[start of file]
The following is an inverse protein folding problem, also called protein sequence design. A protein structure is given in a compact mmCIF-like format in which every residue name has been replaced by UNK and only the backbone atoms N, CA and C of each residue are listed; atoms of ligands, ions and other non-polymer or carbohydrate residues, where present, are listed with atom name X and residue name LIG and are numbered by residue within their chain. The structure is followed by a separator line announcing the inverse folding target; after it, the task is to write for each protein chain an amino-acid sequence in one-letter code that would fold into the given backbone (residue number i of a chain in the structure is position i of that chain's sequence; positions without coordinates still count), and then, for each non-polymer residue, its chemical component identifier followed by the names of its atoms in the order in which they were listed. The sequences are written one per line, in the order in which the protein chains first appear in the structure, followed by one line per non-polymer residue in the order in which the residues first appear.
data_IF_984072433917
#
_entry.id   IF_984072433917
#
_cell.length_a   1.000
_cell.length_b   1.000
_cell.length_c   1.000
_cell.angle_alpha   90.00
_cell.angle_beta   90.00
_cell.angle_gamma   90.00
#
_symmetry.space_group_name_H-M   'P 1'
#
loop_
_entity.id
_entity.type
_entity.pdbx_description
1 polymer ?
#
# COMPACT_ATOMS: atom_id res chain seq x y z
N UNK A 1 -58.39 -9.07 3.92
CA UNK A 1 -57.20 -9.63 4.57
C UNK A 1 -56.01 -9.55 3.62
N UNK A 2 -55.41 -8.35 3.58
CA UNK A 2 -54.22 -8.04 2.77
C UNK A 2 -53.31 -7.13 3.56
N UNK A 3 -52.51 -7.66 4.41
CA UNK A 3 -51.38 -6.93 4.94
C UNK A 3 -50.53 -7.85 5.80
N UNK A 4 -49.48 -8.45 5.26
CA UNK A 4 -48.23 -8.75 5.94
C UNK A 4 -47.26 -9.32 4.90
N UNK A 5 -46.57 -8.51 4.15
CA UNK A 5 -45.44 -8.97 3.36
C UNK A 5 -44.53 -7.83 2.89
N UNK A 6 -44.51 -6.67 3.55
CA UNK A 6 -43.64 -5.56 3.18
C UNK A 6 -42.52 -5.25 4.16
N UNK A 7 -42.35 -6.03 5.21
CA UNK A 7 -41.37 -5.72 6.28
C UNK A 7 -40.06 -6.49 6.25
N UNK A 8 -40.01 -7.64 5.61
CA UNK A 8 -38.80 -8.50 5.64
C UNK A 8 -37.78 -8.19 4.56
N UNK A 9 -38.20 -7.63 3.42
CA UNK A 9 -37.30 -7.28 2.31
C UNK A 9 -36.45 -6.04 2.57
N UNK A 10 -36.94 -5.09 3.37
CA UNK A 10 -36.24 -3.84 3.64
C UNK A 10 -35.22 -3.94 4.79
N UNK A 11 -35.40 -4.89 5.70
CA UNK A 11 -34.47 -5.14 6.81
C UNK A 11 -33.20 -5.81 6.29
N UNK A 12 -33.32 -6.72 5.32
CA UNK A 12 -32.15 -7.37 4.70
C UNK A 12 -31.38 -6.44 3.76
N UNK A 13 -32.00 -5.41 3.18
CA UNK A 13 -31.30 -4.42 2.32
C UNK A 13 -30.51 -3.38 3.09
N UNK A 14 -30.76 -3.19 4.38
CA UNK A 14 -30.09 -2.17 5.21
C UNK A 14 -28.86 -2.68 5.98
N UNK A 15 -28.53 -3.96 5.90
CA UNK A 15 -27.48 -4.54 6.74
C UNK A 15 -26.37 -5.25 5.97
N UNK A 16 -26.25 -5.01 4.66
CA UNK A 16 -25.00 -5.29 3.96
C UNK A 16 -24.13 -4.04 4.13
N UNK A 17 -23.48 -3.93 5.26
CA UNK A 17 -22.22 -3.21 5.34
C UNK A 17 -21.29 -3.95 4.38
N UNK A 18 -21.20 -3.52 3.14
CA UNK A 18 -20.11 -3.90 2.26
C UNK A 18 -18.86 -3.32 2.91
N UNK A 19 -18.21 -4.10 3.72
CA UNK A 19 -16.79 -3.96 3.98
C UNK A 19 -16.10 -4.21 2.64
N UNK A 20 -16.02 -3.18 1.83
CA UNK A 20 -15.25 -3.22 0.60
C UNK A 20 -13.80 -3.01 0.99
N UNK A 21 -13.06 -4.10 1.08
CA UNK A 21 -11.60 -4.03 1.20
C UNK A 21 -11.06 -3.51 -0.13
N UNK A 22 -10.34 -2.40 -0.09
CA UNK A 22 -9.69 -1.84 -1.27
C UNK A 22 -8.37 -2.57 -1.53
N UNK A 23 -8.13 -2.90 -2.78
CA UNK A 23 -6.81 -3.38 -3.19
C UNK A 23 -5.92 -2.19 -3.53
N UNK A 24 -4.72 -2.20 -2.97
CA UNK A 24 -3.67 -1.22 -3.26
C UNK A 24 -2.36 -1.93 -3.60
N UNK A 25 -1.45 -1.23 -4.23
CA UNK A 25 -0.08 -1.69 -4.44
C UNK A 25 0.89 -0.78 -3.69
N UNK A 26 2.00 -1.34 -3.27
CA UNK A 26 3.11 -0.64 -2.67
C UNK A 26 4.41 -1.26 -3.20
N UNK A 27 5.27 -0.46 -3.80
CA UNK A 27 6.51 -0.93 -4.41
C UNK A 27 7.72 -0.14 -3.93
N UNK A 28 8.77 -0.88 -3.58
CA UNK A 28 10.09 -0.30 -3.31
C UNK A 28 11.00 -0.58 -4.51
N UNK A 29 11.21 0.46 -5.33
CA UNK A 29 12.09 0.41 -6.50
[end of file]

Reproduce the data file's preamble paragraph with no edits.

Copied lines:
The following is an inverse protein folding problem, also called protein sequence design. A protein structure is given in a compact mmCIF-like format in which every residue name has been replaced by UNK and only the backbone atoms N, CA and C of each residue are listed; atoms of ligands, ions and other non-polymer or carbohydrate residues, where present, are listed with atom name X and residue name LIG and are numbered by residue within their chain. The structure is followed by a separator line announcing the inverse folding target; after it, the task is to write for each protein chain an amino-acid sequence in one-letter code that would fold into the given backbone (residue number i of a chain in the structure is position i of that chain's sequence; positions without coordinates still count), and then, for each non-polymer residue, its chemical component identifier followed by the names of its atoms in the order in which they were listed. The sequences are written one per line, in the order in which the protein chains first appear in the structure, followed by one line per non-polymer residue in the order in which the residues first appear.